As an adult I think it mostly just informs my interior decorating style.
There are other bits of art I can point to that make me feel the same exhilarating mix of exploration, wonder and fear (Dave McKean, Elizabeth McGrath, Mark Ryden come to mind, Beksinski), but those thin, laminated Scholastics got to me first. I would sit with them for hours, or go through them over and over, hoping to suss out the story behind the images – knowing in the back of my mind that there probably wasn’t one, or at least one I would never hope to understand. The blurring of the ‘fact’ of the photography and the ‘fiction’ of the setting was more than good enough for me: I knew I was looking at the middle of a story (not the beginning, not the end), and that made it feel alive in a way that made it thrilling to behold. Even though it was disconnected from narrative, those books were a form of storytelling all the same. Everything is.
I’m going somewhere with this, I promise, but if you want to count I Spy Spooky Night as a bonus Long Hallowe’en entry you can.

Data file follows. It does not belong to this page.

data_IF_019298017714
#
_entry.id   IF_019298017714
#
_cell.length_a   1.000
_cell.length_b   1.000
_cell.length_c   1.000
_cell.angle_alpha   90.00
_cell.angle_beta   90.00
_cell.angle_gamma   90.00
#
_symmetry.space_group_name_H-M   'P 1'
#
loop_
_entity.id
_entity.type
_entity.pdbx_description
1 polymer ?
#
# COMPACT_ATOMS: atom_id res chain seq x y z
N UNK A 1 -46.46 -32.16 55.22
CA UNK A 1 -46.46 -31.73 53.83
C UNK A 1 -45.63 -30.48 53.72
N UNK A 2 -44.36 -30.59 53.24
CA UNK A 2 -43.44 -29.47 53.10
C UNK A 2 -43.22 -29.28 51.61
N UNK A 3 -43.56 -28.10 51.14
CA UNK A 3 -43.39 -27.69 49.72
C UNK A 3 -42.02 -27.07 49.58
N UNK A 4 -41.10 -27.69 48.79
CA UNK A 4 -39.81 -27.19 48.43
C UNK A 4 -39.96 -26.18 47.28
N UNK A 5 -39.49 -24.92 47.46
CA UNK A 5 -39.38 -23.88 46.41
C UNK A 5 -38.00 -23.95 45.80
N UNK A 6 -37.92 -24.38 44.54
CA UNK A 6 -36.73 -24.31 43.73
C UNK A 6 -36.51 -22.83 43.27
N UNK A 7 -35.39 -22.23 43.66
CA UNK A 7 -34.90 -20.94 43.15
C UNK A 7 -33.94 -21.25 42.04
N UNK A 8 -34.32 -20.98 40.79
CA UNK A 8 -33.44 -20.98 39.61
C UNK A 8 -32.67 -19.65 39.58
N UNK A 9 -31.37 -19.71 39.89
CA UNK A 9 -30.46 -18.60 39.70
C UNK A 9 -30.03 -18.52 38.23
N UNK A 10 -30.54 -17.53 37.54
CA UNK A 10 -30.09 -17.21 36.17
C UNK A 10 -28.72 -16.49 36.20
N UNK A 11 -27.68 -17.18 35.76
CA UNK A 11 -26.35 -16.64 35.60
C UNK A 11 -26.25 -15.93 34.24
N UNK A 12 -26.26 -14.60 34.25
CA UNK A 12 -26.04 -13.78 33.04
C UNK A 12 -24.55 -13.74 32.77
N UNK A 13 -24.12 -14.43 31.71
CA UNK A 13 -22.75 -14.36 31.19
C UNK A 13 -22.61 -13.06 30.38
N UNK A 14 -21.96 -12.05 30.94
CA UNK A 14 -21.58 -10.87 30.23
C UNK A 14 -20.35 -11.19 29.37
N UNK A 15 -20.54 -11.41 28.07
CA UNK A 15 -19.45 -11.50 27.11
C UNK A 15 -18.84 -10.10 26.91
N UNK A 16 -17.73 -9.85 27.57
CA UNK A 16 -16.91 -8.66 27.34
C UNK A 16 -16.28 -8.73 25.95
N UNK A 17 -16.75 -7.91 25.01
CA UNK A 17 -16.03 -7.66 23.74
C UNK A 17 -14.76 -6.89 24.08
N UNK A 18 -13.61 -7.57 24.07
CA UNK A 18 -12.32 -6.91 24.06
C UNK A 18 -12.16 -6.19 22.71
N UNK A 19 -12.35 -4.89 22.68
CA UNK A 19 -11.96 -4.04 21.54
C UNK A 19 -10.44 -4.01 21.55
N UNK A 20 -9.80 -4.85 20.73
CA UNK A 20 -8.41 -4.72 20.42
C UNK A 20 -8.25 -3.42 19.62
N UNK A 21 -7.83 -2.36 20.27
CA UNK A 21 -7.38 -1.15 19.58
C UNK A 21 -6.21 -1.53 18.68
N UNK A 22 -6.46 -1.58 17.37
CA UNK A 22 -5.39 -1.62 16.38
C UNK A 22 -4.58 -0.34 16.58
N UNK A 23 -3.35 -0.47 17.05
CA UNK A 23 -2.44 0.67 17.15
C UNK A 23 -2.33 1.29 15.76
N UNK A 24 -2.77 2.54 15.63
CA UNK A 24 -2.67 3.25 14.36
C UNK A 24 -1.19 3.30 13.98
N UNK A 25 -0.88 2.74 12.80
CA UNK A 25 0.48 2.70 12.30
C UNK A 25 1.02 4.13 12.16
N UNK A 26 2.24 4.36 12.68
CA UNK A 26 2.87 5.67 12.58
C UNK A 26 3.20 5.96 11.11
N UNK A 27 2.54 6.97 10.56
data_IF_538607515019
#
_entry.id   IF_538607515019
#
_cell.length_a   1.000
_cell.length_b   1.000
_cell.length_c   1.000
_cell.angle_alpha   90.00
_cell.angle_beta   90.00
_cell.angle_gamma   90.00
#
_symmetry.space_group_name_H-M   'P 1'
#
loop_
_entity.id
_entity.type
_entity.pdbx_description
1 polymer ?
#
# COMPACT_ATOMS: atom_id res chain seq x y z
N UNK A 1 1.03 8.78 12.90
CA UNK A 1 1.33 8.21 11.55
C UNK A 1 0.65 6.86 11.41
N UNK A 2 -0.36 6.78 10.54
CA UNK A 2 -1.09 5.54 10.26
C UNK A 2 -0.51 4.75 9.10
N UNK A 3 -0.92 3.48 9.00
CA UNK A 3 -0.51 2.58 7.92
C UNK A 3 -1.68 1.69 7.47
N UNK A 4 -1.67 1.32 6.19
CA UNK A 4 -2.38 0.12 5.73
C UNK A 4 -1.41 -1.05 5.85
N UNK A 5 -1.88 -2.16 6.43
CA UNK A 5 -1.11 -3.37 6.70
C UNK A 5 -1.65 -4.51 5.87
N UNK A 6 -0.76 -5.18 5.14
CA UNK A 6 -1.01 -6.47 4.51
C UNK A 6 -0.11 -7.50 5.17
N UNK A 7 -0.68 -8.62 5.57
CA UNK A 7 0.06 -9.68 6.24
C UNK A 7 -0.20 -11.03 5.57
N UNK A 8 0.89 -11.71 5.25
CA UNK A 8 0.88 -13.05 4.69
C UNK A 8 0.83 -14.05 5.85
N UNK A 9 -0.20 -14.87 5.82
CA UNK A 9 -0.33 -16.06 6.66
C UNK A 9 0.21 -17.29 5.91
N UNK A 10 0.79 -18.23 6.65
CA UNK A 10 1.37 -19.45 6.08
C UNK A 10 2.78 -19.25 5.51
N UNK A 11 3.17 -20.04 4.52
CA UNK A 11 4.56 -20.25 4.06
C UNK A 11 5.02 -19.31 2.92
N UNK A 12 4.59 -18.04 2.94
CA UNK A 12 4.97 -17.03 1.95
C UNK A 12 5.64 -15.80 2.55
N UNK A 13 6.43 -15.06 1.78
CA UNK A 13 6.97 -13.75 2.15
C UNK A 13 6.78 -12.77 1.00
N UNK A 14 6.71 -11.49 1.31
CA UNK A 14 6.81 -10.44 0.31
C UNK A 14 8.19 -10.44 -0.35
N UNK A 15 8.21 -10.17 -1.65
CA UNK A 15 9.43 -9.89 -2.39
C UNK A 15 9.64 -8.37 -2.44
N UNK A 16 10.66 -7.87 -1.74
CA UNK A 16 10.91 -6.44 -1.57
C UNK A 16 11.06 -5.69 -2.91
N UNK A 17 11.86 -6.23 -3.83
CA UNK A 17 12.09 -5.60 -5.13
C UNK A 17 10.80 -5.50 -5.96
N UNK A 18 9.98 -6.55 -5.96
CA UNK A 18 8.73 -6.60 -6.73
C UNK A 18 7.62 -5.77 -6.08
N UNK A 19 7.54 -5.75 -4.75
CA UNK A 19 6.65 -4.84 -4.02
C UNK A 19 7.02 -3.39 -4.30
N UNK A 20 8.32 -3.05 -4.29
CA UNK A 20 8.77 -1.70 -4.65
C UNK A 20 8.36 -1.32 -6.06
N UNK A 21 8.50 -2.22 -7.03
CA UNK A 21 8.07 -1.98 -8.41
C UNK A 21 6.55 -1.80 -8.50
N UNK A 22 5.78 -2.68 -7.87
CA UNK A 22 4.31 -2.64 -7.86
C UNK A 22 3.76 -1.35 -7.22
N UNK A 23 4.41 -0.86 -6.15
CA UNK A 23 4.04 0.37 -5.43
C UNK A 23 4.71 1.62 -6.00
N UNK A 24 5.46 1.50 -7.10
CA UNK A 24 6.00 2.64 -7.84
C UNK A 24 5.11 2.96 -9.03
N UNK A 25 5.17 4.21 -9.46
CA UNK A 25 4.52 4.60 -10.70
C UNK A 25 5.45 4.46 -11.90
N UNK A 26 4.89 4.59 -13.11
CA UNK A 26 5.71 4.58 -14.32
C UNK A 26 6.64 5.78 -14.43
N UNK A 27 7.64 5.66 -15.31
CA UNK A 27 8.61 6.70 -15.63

The next part is a Tom Waits review, but the stuff above was, too.
“I think what I try to do is write adventure songs and Hallowe’en music.”
The first time I ever heard Tom Waits sing I thought something was wrong with my speakers. Have you ever tried to source a Tom Waits quotation? It’s tricky. No one’s sure what Tom means by ‘Hallowe’en Music’ because no one is ever quite sure what he means by anything, apparently including himself. In interview, Tom Waits approaches his own songwriting with the same mix of curiosity and indecision that he inspires in others. He is angular, strange, challenging and absurd – he’s at once a rambling blues man and a winking, self-aware caricature of one, and he’s been this way for the better part of 50 years. Moment to moment it is incredibly difficult to tell whether Tom Waits is a genius or the world’s greatest and most consistent accident, perpetually rolling forward. His music gives us clues to who he is, but not many. His fascinating and bizarre interviews don’t reveal much more. Honestly it’s difficult to believe he’s a real person at all, and there’s a good reason for that. It’s an act. Some of it.